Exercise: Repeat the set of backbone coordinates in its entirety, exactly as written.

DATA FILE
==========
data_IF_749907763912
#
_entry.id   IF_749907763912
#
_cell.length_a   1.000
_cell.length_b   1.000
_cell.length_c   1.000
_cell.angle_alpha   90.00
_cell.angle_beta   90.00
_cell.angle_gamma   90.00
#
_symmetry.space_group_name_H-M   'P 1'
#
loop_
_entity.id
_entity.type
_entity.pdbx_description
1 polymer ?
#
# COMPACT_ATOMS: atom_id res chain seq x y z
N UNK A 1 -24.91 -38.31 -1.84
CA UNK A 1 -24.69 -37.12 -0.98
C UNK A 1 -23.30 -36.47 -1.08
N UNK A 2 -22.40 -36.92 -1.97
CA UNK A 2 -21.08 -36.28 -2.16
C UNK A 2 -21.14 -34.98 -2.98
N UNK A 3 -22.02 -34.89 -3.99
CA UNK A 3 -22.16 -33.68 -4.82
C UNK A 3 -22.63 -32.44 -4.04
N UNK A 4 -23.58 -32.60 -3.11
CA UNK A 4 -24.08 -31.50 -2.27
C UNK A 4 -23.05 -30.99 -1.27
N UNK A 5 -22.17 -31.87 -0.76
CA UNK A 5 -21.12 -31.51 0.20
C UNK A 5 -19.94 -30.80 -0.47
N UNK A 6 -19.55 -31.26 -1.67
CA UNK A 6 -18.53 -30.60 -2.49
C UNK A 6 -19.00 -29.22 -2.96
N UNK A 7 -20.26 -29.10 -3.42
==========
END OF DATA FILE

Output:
data_IF_749907763912
#
_entry.id   IF_749907763912
#
_cell.length_a   1.000
_cell.length_b   1.000
_cell.length_c   1.000
_cell.angle_alpha   90.00
_cell.angle_beta   90.00
_cell.angle_gamma   90.00
#
_symmetry.space_group_name_H-M   'P 1'
#
loop_
_entity.id
_entity.type
_entity.pdbx_description
1 polymer ?
#
# COMPACT_ATOMS: atom_id res chain seq x y z
N UNK A 1 -24.91 -38.31 -1.84
CA UNK A 1 -24.69 -37.12 -0.98
C UNK A 1 -23.30 -36.47 -1.08
N UNK A 2 -22.40 -36.92 -1.97
CA UNK A 2 -21.08 -36.28 -2.16
C UNK A 2 -21.14 -34.98 -2.98
N UNK A 3 -22.02 -34.89 -3.99
CA UNK A 3 -22.16 -33.68 -4.82
C UNK A 3 -22.63 -32.44 -4.04
N UNK A 4 -23.58 -32.60 -3.11
CA UNK A 4 -24.08 -31.50 -2.27
C UNK A 4 -23.05 -30.99 -1.27
N UNK A 5 -22.17 -31.87 -0.76
CA UNK A 5 -21.12 -31.51 0.20
C UNK A 5 -19.94 -30.80 -0.47
N UNK A 6 -19.55 -31.26 -1.67
CA UNK A 6 -18.53 -30.60 -2.49
C UNK A 6 -19.00 -29.22 -2.96
N UNK A 7 -20.26 -29.10 -3.42